Gallivanting around bars and restaurants might sound like a pleasurable way of earning a few bucks, but it does have drawbacks – especially in Warsaw. I’ve a list longer than a snake of restaurants I need to visit, which means only rarely do I get to revisit places that have genuinely impressed. Take Winosfera, for instance, one of my favorite openings of 2013. While it’s practically the only good restaurant within a two mile radius of my flat, it’s been probably nine months since I last popped by. Clearly, this stat had to change – and it did, yesterday.
The Place: oozes urban cool. In pre-war times it housed a cinema, in later years a shabby garage and then, umm, a disused space that looked in danger of collapse. Now fully revived, it’s raw and industrial yet never too severe. It helps, as well, that small nooks have been added: a side terrace shielded from prying eyes, not to mention a smokers’ alley for hopeless addicts like myself.
The Staff: were utterly bewildered by my entrance. I haven’t felt this unwelcome since I staggered into the neighbors flat by accident the morning after the night before. I wouldn’t call them rude, but on yesterday’s showing Winsofera’s front of house desperately needs a re-haul. First impressions count, and here I was treated with a disinterested shrug and some unenthusiastic mumbles. “Look,” I wanted to say, “if you can’t be bothered I can go somewhere else.”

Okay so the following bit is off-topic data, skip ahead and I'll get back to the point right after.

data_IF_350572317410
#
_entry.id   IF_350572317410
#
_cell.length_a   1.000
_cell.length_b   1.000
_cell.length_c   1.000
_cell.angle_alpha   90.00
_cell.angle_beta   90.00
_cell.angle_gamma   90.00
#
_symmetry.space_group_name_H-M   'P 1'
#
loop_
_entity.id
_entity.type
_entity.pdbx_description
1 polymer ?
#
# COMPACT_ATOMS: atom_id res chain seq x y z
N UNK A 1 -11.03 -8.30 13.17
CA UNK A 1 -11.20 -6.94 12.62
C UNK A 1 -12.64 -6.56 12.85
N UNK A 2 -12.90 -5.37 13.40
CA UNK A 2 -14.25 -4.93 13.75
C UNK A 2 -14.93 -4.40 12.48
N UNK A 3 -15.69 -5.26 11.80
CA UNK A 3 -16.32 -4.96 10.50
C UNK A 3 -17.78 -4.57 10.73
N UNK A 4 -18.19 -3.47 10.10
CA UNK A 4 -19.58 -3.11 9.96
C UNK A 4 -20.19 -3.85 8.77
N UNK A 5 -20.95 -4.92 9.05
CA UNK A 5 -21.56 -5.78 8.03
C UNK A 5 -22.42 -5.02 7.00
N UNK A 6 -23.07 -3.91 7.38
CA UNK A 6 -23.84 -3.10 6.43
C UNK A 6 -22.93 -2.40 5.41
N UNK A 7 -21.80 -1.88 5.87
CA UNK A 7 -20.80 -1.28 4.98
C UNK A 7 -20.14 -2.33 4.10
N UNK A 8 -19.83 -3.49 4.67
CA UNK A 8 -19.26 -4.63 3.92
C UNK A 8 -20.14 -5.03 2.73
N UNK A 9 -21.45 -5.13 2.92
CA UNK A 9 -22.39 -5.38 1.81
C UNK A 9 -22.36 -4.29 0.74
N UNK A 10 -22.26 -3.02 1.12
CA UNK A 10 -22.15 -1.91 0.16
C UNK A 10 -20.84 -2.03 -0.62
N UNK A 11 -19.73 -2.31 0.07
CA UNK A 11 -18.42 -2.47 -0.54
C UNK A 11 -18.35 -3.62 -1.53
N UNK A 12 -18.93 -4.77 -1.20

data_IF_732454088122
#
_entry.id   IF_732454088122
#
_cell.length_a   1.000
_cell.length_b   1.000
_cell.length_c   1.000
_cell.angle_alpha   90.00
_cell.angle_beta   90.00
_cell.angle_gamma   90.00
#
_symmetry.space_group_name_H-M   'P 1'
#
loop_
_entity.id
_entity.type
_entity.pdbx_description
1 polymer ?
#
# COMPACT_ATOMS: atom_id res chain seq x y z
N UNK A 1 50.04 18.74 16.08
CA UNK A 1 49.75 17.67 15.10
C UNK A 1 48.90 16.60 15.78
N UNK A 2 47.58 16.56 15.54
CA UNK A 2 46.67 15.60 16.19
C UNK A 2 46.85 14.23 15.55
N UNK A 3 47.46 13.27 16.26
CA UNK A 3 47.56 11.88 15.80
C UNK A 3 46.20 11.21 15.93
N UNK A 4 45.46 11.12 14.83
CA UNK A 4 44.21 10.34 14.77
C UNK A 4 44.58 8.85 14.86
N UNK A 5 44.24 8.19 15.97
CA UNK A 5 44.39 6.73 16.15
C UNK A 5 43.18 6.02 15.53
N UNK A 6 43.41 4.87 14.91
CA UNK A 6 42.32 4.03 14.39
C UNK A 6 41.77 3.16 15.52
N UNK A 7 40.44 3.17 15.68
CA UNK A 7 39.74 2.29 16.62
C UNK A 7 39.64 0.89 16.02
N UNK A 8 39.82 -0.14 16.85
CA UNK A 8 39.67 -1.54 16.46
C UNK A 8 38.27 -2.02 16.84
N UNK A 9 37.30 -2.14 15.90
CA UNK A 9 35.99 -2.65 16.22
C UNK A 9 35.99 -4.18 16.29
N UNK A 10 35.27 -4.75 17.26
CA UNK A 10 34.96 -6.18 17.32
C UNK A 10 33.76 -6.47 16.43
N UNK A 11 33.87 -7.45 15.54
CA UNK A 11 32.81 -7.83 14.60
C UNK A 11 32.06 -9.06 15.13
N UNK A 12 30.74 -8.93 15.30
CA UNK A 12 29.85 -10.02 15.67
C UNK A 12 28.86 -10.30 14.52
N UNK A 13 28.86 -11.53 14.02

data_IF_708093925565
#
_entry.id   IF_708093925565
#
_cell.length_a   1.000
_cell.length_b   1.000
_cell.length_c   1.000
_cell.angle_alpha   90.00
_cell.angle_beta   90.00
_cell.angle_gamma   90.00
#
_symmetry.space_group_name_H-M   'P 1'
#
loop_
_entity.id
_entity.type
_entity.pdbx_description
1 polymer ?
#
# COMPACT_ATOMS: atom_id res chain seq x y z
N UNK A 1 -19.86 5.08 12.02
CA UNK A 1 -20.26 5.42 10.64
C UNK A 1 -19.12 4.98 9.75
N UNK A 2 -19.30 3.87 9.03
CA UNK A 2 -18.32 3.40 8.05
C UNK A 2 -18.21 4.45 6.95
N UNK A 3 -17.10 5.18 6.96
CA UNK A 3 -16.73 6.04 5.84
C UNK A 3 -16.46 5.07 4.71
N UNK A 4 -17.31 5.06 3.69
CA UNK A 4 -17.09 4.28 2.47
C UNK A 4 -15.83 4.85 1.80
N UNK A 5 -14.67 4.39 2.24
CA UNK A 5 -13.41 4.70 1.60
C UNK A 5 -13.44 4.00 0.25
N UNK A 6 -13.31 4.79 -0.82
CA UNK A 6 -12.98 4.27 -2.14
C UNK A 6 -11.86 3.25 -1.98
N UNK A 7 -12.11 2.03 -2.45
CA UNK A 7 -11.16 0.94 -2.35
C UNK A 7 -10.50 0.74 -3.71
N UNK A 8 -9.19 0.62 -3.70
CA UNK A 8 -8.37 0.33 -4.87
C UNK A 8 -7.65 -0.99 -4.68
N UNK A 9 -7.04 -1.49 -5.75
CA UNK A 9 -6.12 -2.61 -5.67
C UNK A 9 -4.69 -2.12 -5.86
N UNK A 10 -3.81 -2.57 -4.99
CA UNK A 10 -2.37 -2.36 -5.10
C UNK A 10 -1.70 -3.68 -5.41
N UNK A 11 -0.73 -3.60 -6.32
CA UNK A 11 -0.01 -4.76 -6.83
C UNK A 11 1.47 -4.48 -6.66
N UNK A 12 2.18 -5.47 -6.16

The Chef: Jakub Adamczyk is part of a crop of young Polish chefs who’ve returned to the homeland after a stint abroad. In Adamczyk’s case, he counts Phil Howard of The Square as his mentor, and has also worked under the likes of Martin Caws and Marco Pierre White.
Starter: octopus tagliata served with chili, ginger and Peruvian mango. The overwhelming sensation was of a great, big nothingness. It’s light and fresh, but there’s nothing there that gives me tingles.
Main: a medium rare beef tenderloin with Portobello, potato puree and salsify. Now this is more like it, with the dish presenting lots of ballsy, satisfying tastes. The cow is tremendous, and served with a slick of sauce that’s lavish and luxurious while allowing for the full flavor of the meat to come through. Faultless, excellent, etc.
Dessert: rhubarb cheesecake with a scoop of own-made sorbet. Subtle and elegant, it’s a dessert I could eat over and over.
Other: I’m adding Winosfera to my list of places with impossible wifi. Being unable to connect online when I’m on my own is a specific pet hate, and here I find my patience challenged to the max.
Prices: with my main alone costing zł. 94, Winosfera is expensive. But over-priced? No. So long as people go there, then it’s clearly not. Sure, the prices have been adjusted to the clientele – business bods, wannabe’ yachties, ladies who lunch, etc. – but in general they reflect the ambitious standard of cooking.
Overall: Winosfera is not perfect and I left with mixed feelings – taken as a whole the food was enjoyable, and in some points fantastic, but Warsaw’s dining scene is now seriously competitive: I can find the same quality in places where the staff don’t treat me like a face they saw on Crimewatch.
Winosfera ul. Chłodna 31